ST. CLOUD — By this time next year, two St. Cloud district schools will be transformed into full-service hubs for students and their families, thanks to a five-year $2.5 million federal grant.
Discovery Community School in Waite Park and North Junior High in St. Cloud will provide additional arts activities and afterschool programsfor kids, as well as health care, financial counseling and career services for entire families.
"It will reinforce academics and enrichment for our students and also meet needs for families," Superintendent Laurie Putnam said. "Because we know when a family system does better, our students achieve better."
Putnam said the district chose the two schools based on need, such as the number of students who qualify for free and reduced lunch, and families who might face barriers to the resources the schools will provide.
Another requirement was enough extra space to house the services, which will be provided by about 20 community partners, such as CentraCare, Central Minnesota Mental Health Center and three local performing arts organizations.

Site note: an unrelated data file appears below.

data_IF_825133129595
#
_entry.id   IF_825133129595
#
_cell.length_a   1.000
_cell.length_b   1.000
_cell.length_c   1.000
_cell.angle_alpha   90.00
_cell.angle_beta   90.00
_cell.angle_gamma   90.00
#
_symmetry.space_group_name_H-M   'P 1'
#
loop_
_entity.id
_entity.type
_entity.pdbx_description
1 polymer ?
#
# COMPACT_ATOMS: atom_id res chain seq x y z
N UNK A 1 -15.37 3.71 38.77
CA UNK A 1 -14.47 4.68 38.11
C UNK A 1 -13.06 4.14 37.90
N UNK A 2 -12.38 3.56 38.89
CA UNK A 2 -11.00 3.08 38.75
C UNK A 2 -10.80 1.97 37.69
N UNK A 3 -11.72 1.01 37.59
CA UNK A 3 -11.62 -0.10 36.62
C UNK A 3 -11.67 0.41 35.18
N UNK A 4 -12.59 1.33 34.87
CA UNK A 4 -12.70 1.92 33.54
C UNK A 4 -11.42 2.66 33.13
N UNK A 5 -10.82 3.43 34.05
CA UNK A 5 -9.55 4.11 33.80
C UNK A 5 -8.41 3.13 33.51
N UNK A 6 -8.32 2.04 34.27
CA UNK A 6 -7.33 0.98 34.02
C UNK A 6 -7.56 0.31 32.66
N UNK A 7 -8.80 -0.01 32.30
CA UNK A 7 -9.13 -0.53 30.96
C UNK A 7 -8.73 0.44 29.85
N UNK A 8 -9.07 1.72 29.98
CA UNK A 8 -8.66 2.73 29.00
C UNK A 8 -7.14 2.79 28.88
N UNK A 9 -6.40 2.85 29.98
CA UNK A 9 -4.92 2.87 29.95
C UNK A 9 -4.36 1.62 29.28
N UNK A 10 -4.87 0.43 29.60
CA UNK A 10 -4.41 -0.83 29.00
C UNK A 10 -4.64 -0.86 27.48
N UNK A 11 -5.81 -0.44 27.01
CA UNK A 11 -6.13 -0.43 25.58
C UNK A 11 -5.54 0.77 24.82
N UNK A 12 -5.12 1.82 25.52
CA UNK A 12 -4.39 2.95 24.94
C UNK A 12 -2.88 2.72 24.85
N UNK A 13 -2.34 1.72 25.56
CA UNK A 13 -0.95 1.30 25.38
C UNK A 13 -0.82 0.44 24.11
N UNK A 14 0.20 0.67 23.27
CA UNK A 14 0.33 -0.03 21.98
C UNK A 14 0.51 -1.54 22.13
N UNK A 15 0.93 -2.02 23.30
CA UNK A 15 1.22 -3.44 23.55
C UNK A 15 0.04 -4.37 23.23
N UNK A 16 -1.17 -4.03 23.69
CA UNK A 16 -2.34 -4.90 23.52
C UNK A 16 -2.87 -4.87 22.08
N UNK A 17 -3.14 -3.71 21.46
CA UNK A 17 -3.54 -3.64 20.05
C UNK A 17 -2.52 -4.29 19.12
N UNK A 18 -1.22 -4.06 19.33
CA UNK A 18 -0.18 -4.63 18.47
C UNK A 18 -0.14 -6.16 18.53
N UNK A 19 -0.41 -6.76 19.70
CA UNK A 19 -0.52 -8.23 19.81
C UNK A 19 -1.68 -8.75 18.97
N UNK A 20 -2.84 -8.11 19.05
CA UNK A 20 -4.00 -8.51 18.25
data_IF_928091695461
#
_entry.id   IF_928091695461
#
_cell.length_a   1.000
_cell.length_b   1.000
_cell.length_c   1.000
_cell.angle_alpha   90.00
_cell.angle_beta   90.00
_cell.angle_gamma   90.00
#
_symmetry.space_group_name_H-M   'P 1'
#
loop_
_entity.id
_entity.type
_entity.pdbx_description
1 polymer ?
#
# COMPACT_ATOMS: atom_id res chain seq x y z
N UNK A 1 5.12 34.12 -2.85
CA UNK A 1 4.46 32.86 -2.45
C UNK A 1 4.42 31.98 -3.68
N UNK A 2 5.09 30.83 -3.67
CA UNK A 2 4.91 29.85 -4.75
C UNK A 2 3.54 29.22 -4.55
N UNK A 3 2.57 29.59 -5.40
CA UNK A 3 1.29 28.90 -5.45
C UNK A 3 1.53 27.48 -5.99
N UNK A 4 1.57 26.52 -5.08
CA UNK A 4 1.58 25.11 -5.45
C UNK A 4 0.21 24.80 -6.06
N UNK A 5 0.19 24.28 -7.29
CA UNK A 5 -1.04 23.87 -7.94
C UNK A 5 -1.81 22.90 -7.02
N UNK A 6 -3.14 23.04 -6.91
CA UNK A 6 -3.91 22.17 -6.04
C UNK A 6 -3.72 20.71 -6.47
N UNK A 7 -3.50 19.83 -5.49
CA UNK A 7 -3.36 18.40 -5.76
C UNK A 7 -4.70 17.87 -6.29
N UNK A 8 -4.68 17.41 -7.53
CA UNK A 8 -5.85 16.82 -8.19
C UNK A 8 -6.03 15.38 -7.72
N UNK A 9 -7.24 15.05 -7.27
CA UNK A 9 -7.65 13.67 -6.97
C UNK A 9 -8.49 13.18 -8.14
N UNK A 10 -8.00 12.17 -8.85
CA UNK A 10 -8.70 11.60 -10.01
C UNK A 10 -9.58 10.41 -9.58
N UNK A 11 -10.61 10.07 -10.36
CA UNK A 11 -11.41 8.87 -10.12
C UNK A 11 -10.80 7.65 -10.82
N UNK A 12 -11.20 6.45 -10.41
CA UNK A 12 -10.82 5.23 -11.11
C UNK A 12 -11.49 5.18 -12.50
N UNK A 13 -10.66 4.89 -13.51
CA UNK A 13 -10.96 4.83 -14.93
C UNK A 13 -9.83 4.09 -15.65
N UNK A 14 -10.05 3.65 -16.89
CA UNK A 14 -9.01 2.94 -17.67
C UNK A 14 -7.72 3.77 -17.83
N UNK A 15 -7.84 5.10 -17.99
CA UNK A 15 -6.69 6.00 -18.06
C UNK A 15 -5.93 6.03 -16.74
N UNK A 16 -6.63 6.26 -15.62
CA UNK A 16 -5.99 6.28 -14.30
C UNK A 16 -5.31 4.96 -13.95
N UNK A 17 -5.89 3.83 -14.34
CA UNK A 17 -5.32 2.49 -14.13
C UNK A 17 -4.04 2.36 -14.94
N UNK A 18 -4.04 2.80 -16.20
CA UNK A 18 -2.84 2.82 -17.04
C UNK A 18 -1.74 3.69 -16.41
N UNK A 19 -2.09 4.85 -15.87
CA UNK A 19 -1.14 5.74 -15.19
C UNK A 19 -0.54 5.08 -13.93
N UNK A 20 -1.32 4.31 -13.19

"We really wanted it to have an arts focus because we know, often, that's where we end up cutting when we have to really focus on reading or math or there's a lot of learning recovery that needs to happen," Putnam said.
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Each school will have an advisory board made up of members from the community partners, district staff and administration, and families.
"They will decide what the programming looks like and what the needs are," Putnam said. "People are really excited about not only the services but also really that shift in perspective from 'schools know best' to 'we're all in this together.'"
The grant was one of 30 awarded nationwide last week by the U.S. Department of Education — and the only one in Minnesota. The grants were designed to fund "full-service community schools" and based on research indicating students learn better and have better attendance when their whole needs are met.
"We know how important this opportunity will be for kids in our community," said Amy Trombley, vice president of education for United Way Partner for Student Success, which is one of the partnering organizations. "It has seen success in other communities so being able to replicate that here is amazing."
Trombley said Minnesota has a "loose network" of full-service community schools, including in Brooklyn Center and Northfield, as well as in Deer River on the Leech Lake Reservation, which was awarded a federal grant in 2020. There's also some state money earmarked for full-service community schools.
If successful, the St. Cloud district could look to expand the programming to other district schools.
"We get the opportunity to explore what this can look like as a pilot," Trombley said, "and then continue to grow and expand."